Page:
Australia’s tumbling neutral cash rate


Via the SMH blog:

…from Credit Suisse’s Damien Boey and Hasan Tevfik:

“It would only take 100bps” – [1 percentage point] – “of rate hikes to bring the debt-servicing ratio back to GFC highs, which we view as unsustainable.”

That’s their take on the Reserve Bank of Australia and the interest rate outlook and part of the reason why they think if the RBA did raise, the peak would be below 3.5 per cent. Right now rates are at 2.5 per cent.

Borrowers can’t afford rate rises like they used to because mortgages are bigger in dollar terms.

Mortgages are bigger

Yep, the stupidity of it all. This is why I argue that one or two rate rises would be enough to completely stall the housing boom and probably send it into reverse. Those who argue that the neutral cash rate is still up around 4.5% or 5% are far behind the curve.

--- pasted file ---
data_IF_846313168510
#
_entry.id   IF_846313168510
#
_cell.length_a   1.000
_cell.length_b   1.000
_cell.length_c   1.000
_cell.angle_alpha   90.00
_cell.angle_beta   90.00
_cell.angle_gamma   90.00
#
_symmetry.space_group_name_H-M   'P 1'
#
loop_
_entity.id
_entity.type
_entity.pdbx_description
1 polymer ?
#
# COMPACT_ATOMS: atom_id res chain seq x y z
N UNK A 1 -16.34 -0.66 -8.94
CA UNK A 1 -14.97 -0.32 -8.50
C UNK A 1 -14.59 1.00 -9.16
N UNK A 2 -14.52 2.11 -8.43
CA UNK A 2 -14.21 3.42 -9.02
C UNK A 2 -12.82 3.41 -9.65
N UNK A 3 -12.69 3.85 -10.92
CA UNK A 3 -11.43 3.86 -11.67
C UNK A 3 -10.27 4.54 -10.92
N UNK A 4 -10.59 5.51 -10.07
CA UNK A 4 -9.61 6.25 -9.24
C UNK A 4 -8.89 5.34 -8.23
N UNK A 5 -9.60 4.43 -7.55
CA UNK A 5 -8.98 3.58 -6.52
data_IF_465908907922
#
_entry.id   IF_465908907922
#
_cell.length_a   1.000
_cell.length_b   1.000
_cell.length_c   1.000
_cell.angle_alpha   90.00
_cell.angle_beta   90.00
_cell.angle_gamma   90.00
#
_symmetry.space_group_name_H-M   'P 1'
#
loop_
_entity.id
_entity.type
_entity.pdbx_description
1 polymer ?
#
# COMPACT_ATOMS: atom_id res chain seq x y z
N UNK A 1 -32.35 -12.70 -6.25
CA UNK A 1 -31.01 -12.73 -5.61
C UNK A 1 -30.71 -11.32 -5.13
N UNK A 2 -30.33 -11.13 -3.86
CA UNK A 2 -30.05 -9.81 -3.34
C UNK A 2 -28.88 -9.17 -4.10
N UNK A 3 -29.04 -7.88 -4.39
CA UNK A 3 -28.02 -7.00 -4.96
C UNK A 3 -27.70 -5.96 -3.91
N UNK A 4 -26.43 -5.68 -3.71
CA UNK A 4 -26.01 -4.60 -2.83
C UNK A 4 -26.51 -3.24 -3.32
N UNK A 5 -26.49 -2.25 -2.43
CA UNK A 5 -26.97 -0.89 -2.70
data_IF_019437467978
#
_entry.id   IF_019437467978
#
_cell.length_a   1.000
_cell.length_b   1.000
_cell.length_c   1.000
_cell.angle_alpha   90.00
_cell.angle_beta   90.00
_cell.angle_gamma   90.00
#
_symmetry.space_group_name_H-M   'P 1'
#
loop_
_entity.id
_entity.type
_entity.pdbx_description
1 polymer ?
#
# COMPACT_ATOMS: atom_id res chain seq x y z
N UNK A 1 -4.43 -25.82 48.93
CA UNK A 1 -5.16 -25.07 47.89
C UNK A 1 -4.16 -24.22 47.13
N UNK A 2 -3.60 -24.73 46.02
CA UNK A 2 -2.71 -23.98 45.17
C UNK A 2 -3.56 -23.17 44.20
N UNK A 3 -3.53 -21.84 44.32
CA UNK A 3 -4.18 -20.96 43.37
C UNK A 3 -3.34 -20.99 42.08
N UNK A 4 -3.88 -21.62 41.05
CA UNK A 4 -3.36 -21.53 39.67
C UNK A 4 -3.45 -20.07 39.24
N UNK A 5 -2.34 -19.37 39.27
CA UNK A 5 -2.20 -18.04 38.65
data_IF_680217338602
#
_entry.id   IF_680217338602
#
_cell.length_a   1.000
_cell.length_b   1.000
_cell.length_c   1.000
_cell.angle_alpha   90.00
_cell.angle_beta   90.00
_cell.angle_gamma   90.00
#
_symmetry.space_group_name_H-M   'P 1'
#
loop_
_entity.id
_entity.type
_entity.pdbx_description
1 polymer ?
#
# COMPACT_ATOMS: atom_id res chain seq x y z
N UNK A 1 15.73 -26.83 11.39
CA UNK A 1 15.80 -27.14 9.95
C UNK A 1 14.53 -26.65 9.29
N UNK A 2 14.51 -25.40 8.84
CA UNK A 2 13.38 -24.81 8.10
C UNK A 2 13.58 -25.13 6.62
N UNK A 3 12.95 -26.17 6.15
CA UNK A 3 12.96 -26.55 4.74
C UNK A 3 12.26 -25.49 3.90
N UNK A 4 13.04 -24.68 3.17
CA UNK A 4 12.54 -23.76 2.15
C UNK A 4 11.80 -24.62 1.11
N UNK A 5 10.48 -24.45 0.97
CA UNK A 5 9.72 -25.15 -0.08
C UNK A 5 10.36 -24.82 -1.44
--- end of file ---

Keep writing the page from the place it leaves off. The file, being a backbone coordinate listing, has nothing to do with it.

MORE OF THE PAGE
The RBA is in the process of throwing away its ammunition and when the next crisis strikes the chamber will be empty.

About the author
David Llewellyn-Smith is Chief Strategist at the MB Fund and MB Super. David is the founding publisher and editor of MacroBusiness and was the founding publisher and global economy editor of The Diplomat, the Asia Pacific’s leading geo-politics and economics portal. He is also a former gold trader and economic commentator at The Sydney Morning Herald, The Age, the ABC and Business Spectator. He is the co-author of The Great Crash of 2008 with Ross Garnaut and was the editor of the second Garnaut Climate Change Review.